Indiewire will offer full on predictions for every category in the coming weeks, but here are five in particular we are having issues feeling confident predicting:
1. Best Picture
It has been a very long time since there was this tight of a race for Oscar's big prize. I know people say that all the time with respect to various categories, but this is a rare occasion where it's genuinely true. With recent winners "Argo," "The Artist," "The King's Speech," "The Hurt Locker" and "Slumdog Millionaire," it felt like a done deal weeks before the Oscars were handed out. But with less than a month to go (and only one clue remaining in next week's BAFTAs -- which I suspect will simply confuse things further), there are three bonafide contenders for best picture in Alfonso Cuarón's "Gravity," Steve McQueen's "12 Years a Slave" and David O. Russell's "American Hustle." "Gravity" won with the DGA and the Los Angeles film critics, "12 Years" won the Golden Globe (for drama) and the Critic's Choice, and "American Hustle" took the SAG ensemble prize, New York critics and Golden Globe (for comedy). Making matters even more complicated, "Gravity" and "12 Years" tied with the PGA, the first time that's ever happened with a group that has one of the best track records with predicting picture. So that's three major prizes each, with BAFTA about to break that tie one way or another. The Brits seemed to love all three films rather excessively, with "Gravity" getting 10 nominations and "Hustle" and "12 Years" each getting nine. Any of them could win (we give the narrow edge to "12 Years"), but that wouldn't really do too much to clear up things with Oscar. It's going to be anybody's game up until the last moments of Oscar night, which anybody looking for some drama should be very thankful for.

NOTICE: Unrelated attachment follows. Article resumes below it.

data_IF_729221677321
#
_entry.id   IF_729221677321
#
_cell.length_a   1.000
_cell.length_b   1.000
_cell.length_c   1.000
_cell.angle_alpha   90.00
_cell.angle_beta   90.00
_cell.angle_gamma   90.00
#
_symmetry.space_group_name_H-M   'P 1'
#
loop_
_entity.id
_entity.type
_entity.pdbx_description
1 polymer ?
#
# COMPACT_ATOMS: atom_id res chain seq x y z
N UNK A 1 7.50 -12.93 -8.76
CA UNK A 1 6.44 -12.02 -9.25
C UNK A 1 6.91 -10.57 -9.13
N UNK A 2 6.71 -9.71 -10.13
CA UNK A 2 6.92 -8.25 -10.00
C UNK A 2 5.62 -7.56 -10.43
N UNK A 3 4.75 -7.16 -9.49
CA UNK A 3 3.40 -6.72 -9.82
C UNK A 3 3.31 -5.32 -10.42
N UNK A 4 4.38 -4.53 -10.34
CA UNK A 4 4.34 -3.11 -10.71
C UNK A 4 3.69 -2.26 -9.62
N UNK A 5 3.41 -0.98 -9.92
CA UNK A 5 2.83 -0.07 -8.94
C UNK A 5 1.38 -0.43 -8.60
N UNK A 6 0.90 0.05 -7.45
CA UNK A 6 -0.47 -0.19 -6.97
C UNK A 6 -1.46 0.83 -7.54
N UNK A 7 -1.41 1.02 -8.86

2. Best Film Editing
For a while there it seemed like Alfonso Cuarón and Mark Sanger had this in the bag for their work on "Gravity," but "Captain Phillips" editor Christopher Rouse -- who won this award back in 2007 for another Paul Greengrass film, "The Bourne Ultimatum" -- beat the "Gravity" team at the American Cinema Editors awards (or the ACE Eddies) in the dramatic film category, while another Oscar nominated team -- Jay Cassidy, Crispin Struthers and Alan Baumgarten -- won the comedy prize for "American Hustle." Notably, nine of the last 10 ACE Eddie winners have gone on to win the Oscar, which bodes well for "Hustle" and "Phillips." But "Gravity" is absolutely still in contention (as is, to a lesser degree "12 Years a Slave), meaning basically any editing team save "Dallas Buyers Club" has a shot here.